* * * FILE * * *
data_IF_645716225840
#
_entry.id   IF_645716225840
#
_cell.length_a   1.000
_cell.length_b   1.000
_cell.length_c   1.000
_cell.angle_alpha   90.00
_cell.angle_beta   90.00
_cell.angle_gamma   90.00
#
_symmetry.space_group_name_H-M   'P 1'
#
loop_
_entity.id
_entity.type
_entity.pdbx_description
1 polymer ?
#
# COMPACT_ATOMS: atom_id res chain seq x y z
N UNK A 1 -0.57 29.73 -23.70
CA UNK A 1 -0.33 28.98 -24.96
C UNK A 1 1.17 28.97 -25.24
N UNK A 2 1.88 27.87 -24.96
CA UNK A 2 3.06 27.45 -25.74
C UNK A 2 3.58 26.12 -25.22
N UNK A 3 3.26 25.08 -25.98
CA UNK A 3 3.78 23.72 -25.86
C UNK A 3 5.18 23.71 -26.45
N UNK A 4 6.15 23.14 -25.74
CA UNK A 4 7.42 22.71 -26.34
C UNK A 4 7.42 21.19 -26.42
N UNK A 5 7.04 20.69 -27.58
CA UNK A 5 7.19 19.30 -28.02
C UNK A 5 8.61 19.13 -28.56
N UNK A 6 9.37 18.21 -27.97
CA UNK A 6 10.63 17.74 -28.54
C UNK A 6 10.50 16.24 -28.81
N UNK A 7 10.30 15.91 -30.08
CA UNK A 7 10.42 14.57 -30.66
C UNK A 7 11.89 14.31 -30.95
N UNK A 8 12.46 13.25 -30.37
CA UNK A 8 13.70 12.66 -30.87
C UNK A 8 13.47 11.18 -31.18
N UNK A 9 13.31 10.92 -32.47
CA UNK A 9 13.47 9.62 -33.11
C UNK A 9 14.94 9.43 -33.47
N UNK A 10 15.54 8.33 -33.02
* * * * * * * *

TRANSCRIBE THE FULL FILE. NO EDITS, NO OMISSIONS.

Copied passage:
data_IF_645716225840
#
_entry.id   IF_645716225840
#
_cell.length_a   1.000
_cell.length_b   1.000
_cell.length_c   1.000
_cell.angle_alpha   90.00
_cell.angle_beta   90.00
_cell.angle_gamma   90.00
#
_symmetry.space_group_name_H-M   'P 1'
#
loop_
_entity.id
_entity.type
_entity.pdbx_description
1 polymer ?
#
# COMPACT_ATOMS: atom_id res chain seq x y z
N UNK A 1 -0.57 29.73 -23.70
CA UNK A 1 -0.33 28.98 -24.96
C UNK A 1 1.17 28.97 -25.24
N UNK A 2 1.88 27.87 -24.96
CA UNK A 2 3.06 27.45 -25.74
C UNK A 2 3.58 26.12 -25.22
N UNK A 3 3.26 25.08 -25.98
CA UNK A 3 3.78 23.72 -25.86
C UNK A 3 5.18 23.71 -26.45
N UNK A 4 6.15 23.14 -25.74
CA UNK A 4 7.42 22.71 -26.34
C UNK A 4 7.42 21.19 -26.42
N UNK A 5 7.04 20.69 -27.58
CA UNK A 5 7.19 19.30 -28.02
C UNK A 5 8.61 19.13 -28.56
N UNK A 6 9.37 18.21 -27.97
CA UNK A 6 10.63 17.74 -28.54
C UNK A 6 10.50 16.24 -28.81
N UNK A 7 10.30 15.91 -30.08
CA UNK A 7 10.42 14.57 -30.66
C UNK A 7 11.89 14.31 -30.95
N UNK A 8 12.46 13.25 -30.37
CA UNK A 8 13.70 12.66 -30.87
C UNK A 8 13.47 11.18 -31.18
N UNK A 9 13.31 10.92 -32.47
CA UNK A 9 13.47 9.62 -33.11
C UNK A 9 14.94 9.43 -33.47
N UNK A 10 15.54 8.33 -33.02